Try and keep groups smaller than three as you circuit. That way when you do have the one-on-one group with you it can maintain that individual attention quality. More than that and you won't be able to get many reps out of your one-on-one group.

I VERY MUCH agree with CONSISTENT PROGRESSIONS, DRILLS and PATIENCE, but every now and again you need to throw that challenge ("carrot") in front of them. I just had a Friday Challenge practice last Fri, where for 30 minutes I let them try and sucessfully make the skill we've been drilling recently on a competition quality set up (i.e. high beam with one 8 inch mat for beam, no spot, etc). For every girl who successfully made that skill (it was determined by their level, last friday was front hip circles for 3's, kips & cartwheels on beam for 4's, r/off bhs tucks on floor for 5's, and twisting on floor for my optionals) we would build banana splits at the next friday practice. 1 scoop or ingredient for every girl that successfully makes (4 times) their challenge skill for that day. I had 8 girls out of 22 successfully make the challenge. So it will be an 8 ingredient banana split. I had one 1st time front hip, one 1st time kipper (WOO-WHOO! finally), three 1st time high beam cartwheelers, two 1st time r/off bhs tuckers (but they were pretty ugly-fugly), and one 1st time successful punch front layout full to stick - off tumbl trak.

I love the energy of these Friday Challenge practices, although we don't use our whole practice time for the challenge. It's the only day of the week we can loosely structure practices and use an open gym, self directed format. They abuse it... they lose it. It's a mandatory practice for our Level 5 and up's and by choice practice for our Level 3's and 4's. It seems to be helping with teaching desire and the determination to succeed. While of course I was proud of those who made these skills these challenges are also proving to be helpful for those who are either slackers or have mental issues in overcoming certain fears. When the more exerienced girls see those beginners tagging at their heels it's become quite motivating lately. I also have a very mental optional gymnast who hates the "feeling" and uncertainty of new things and just getting her to attempt twisting lately has been a chore. I was ecstatic when I saw her attempting back layout 1/2's off the tumbl trak last friday! She's more than capable and I was sure to share with her how proud I was of her attempts.

If you are from a large gym then it might be difficult to throw an open gym challenge such as that, but during a beam practice you might throw an incentive like challenge out like that. Popsicles, or no conditioning day, or walk to the park for conditioning (if you are close to one), condition the coach day, challenge the coach day,etc. these are things that have worked for me in the past as "rewards". I don't usually throw out a 100% reward, meaning if everyone can make their cartwheels then = reward, but rather an 80% or so, 4 out of 5 or 8 out of 10 girls. I do during season for routines sometimes. The challenge should be safe though. I wouldn't ask them to do something they are not capable of trying safely by themselves... minor beam bites don't count. Sometimes learning to crash on beam and then get back up because everyone else is still trying is necessary so they aren't quite so fearful.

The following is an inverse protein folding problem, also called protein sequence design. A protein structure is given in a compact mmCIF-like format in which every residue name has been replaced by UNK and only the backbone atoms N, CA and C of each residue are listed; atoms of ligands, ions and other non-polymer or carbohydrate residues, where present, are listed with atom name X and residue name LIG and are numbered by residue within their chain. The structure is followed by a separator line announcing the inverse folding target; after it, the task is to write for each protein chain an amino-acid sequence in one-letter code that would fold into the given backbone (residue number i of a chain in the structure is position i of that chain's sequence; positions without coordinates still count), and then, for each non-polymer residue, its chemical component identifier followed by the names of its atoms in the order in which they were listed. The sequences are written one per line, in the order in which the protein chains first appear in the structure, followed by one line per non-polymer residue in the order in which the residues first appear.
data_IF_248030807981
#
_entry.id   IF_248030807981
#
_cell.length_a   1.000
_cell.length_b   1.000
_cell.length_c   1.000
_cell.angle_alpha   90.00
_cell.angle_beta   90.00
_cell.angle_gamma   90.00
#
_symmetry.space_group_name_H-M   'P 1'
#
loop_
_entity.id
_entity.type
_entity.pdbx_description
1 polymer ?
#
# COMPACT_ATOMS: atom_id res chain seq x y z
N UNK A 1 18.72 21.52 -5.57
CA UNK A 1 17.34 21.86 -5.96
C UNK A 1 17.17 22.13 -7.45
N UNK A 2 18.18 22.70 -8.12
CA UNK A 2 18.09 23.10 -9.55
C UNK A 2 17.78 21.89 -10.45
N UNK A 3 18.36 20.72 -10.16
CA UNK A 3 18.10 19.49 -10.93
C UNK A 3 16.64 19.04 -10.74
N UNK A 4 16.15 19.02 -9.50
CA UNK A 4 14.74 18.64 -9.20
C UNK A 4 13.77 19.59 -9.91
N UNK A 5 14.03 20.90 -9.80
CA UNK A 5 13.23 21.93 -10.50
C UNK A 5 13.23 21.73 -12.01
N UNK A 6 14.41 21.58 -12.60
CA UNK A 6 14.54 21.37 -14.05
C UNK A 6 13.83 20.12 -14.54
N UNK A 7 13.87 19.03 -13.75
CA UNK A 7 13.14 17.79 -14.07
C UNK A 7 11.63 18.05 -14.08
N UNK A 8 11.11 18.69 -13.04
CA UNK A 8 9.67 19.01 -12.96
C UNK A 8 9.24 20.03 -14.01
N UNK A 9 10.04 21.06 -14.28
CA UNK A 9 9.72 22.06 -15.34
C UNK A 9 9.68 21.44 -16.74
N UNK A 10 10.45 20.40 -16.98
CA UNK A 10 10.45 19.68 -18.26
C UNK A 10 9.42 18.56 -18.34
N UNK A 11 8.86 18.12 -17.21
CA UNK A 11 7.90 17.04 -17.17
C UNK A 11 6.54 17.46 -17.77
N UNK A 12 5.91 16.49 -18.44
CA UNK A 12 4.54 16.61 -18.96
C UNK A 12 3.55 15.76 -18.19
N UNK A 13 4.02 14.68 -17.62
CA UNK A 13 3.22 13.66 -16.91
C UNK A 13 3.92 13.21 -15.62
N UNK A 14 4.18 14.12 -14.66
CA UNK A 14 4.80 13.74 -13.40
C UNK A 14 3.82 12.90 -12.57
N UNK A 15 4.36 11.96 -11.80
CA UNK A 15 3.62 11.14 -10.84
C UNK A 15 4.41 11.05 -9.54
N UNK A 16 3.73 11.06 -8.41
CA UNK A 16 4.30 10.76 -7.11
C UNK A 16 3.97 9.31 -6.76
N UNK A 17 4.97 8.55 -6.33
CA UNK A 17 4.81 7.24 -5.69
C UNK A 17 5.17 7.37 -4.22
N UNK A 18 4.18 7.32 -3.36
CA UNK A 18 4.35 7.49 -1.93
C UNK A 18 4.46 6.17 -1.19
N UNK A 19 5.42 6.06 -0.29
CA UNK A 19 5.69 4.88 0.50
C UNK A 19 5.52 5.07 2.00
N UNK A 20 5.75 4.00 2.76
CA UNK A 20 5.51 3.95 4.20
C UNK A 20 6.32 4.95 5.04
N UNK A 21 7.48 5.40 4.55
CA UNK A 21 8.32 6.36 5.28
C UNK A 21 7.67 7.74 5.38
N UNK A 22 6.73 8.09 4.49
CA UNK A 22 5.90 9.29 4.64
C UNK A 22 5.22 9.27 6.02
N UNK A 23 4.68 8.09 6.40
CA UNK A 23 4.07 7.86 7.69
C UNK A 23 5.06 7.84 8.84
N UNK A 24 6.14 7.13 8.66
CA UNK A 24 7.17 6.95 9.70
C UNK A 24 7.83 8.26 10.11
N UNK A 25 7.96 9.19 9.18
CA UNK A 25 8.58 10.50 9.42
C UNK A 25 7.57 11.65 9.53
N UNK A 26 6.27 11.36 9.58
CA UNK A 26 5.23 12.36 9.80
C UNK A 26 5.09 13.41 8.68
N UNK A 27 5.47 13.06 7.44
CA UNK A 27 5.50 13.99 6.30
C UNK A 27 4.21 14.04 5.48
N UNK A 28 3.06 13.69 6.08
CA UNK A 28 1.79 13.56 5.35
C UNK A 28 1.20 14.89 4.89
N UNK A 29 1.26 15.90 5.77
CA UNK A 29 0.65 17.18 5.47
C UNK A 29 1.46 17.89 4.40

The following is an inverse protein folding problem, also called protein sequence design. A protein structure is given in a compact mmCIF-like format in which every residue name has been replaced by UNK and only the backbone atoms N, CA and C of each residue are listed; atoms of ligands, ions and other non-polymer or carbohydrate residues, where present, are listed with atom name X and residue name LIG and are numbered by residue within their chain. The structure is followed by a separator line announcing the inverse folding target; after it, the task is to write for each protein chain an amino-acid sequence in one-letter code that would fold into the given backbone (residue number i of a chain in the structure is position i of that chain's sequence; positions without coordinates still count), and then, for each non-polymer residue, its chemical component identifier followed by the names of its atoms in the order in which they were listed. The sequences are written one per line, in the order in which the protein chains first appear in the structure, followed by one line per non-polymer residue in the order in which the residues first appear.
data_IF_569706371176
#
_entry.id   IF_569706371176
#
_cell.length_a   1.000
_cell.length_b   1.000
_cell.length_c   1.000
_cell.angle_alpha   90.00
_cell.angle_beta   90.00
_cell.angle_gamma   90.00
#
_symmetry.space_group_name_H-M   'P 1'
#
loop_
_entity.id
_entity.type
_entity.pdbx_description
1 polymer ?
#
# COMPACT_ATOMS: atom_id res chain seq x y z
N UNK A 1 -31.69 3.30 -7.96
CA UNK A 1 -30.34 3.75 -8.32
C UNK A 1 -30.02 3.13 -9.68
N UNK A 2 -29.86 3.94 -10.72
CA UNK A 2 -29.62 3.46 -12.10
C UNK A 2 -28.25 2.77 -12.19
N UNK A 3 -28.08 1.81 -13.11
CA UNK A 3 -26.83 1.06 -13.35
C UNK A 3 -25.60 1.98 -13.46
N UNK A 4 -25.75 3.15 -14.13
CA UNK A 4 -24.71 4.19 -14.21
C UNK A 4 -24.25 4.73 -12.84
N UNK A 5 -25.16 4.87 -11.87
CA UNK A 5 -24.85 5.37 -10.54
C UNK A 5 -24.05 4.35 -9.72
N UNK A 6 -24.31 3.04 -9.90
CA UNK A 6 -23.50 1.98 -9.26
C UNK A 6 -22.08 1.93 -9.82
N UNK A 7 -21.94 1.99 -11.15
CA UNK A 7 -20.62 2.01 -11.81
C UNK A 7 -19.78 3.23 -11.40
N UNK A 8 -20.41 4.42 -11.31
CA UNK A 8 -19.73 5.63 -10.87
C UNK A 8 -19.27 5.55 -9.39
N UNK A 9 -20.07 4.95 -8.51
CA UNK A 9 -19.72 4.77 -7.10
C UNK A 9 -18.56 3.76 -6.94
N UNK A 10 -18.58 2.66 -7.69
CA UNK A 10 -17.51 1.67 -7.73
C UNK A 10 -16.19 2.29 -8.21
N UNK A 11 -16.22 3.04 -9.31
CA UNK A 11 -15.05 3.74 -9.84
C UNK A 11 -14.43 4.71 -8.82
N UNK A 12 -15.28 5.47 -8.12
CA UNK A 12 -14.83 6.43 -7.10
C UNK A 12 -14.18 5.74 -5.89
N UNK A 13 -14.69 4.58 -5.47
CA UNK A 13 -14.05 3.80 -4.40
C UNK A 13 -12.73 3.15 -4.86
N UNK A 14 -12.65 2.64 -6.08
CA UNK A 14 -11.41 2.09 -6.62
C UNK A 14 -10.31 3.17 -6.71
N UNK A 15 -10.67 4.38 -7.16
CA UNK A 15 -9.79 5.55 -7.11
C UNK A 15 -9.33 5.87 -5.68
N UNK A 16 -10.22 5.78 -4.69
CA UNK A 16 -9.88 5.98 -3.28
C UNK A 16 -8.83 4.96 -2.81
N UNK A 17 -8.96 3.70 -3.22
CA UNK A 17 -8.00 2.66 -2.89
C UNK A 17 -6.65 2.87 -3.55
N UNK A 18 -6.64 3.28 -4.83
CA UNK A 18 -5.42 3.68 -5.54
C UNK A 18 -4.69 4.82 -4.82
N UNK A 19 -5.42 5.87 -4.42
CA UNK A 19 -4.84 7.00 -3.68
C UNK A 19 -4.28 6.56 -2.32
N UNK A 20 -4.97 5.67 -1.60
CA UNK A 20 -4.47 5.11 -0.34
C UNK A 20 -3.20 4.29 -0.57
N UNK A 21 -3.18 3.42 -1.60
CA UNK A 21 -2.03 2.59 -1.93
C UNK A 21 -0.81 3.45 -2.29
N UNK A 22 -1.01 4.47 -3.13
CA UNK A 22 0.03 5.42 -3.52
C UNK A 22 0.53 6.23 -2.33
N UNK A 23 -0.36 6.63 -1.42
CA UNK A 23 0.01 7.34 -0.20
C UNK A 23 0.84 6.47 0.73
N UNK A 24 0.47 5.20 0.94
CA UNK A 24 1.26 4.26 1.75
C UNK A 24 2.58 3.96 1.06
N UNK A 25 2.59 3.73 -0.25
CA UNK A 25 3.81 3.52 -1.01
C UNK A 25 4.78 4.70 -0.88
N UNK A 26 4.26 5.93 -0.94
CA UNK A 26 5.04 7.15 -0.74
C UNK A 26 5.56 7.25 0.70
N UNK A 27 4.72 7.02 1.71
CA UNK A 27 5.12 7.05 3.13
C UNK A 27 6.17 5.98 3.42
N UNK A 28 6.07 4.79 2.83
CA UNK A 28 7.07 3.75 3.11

Wow, that was more detail then I was planning. Don't get me wrong though, our usual practice structure is drill, drill, drill in circuits. We are in "open your mind up" mode right now, after a long details, details, details, competition season. Getting stronger and getting over fear, opening your mind up to new challenges and not setting limits on yourself. As summer training starts we will be working skills specific to the level they are striving to compete for the fall.
 
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emacmommy

Guest
Can you believe after all that I still forgot to mention something... :scratchchin:.

If the girls live up to the challenge you must hold them to that standard. They aren't usually aware of that card you just played on them and don't share that knowledge with them very often or they will not respect the challenges and give honest effort during them... in essence they will slack the challenge so they can continue to not give 100% effort all the time.

We have stars up on the wall for certain basic skills achieved and we will take them down if the girl doesn't continue to live up to the standard of that achievement.

Good luck!
 
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mightynighty

Guest
I have a question regarding those as well:
Twice now (!!), when practicing cartwheels on the beam, I did not land properly so my lagging foot (well, my not-leading foot) rubbed against the beam- HARD. To the point of going to the ER to see if I cracked my tibia hard. And this happened on the floor beam, as well..
I can usually stick my cartwheels, either on beam or on floor. But these falls are scary and painful and I'm terrified of the beam now (mind you, I'm 24, no real reason to be up there anyway).

Have any of you encountered similar problems with your gymnasts? Any tips? I'm not even sure if my hips are open or piked, and I have no idea how to find out.

Thank you!
 

ryantroop

Member
Sep 21, 2008
423
Illinois
It sounds like you dont have control through the ending phase of your cartwheel.

I think I understand what you said... but basically, you need to slow down a bit, and feel in control.

The wall drills that I mentioned above will help considerably. Feel control through the cartwheel and you will begin to build up that confidence again.

Pain is a good deterrant to hard work - but look past the pain, and see why you're doing it in the first place.

24 and doing beam is pretty neat! Don't give up because of a hurt foot. I have torn my lat, been kicked in the head, had wiplash, slapped, punched, kneed, and fallen on... and on top of that, Ive had my feelings hurt! But I love what I do, and I find that so many more girls and boys appreciate my help than those who don't. The pain reminds me of how hard I work, and why I do what I do. For me, the pain tells me I did all I could to make sure the gymnast I was spotting didn't get hurt.

All Im saying is - use that pain as motivation to correct yourself, and get better - not as an excuse to shy away from learning something that will help you overcome a personal fear, or achieve a personal goal.